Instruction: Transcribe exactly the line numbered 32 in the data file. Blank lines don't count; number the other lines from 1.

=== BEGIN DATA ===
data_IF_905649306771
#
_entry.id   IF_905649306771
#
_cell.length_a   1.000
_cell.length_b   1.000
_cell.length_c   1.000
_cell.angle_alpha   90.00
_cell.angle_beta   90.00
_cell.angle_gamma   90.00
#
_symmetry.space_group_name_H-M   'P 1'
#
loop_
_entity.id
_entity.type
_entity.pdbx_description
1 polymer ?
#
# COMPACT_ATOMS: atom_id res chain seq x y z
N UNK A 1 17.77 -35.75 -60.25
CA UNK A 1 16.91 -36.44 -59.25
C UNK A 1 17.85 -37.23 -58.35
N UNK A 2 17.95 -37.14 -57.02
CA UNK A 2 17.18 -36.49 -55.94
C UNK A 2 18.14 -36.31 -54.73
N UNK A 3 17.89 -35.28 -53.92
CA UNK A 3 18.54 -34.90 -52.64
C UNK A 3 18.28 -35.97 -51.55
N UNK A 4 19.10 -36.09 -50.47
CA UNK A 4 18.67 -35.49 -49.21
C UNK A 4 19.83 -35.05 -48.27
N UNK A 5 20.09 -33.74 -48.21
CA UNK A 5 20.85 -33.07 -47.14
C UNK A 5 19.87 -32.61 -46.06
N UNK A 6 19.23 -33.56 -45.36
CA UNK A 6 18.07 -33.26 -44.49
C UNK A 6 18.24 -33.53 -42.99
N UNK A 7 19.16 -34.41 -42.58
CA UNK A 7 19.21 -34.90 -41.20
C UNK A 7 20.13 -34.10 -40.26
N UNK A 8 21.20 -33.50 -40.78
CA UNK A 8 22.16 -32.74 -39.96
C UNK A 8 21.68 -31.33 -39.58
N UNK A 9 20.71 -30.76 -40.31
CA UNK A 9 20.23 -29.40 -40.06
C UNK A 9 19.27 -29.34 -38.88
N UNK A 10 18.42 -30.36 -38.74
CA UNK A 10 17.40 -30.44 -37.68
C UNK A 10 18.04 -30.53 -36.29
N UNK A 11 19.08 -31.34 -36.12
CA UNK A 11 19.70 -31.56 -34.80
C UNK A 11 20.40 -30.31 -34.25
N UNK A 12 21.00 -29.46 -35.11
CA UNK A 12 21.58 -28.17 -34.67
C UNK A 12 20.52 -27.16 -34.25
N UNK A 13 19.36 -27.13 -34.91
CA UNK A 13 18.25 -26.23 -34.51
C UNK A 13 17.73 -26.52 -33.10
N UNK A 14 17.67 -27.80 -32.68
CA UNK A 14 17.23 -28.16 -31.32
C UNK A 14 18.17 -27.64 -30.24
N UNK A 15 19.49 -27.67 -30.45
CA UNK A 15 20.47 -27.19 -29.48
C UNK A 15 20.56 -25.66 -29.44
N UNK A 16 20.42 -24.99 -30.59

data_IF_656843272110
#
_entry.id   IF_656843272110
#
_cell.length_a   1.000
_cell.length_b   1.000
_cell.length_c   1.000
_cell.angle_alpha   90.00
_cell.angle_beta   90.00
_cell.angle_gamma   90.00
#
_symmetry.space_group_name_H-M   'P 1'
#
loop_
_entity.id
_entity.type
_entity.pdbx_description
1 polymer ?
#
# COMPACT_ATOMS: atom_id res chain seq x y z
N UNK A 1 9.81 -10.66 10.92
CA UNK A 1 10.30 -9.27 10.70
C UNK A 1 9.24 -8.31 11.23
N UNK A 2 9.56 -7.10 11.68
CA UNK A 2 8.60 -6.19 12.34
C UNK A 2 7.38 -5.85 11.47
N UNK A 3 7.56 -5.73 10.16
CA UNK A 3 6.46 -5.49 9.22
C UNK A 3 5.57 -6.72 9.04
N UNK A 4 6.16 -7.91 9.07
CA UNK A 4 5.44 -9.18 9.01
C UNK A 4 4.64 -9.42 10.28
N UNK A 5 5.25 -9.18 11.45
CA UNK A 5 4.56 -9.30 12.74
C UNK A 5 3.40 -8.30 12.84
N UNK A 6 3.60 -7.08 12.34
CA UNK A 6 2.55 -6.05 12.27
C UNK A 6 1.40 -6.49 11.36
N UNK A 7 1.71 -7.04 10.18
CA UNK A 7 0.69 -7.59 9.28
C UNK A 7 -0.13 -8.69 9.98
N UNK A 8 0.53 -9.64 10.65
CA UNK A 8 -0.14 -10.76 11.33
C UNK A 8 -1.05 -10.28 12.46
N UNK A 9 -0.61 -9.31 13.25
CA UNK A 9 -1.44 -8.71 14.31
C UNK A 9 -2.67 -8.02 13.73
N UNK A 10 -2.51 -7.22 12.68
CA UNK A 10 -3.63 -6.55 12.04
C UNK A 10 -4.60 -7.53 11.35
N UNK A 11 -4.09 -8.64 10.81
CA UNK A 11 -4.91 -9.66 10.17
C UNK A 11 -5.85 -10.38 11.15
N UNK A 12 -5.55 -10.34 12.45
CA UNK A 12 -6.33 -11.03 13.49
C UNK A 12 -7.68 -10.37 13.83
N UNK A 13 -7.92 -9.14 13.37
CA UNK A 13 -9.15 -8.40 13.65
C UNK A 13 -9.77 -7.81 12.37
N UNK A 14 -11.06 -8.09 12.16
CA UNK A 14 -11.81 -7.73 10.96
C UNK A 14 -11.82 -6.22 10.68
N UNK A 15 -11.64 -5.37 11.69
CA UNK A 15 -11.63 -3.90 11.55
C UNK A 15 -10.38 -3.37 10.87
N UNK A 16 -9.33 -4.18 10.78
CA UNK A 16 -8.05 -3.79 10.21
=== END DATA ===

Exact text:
C UNK A 4 19.83 -35.05 -48.27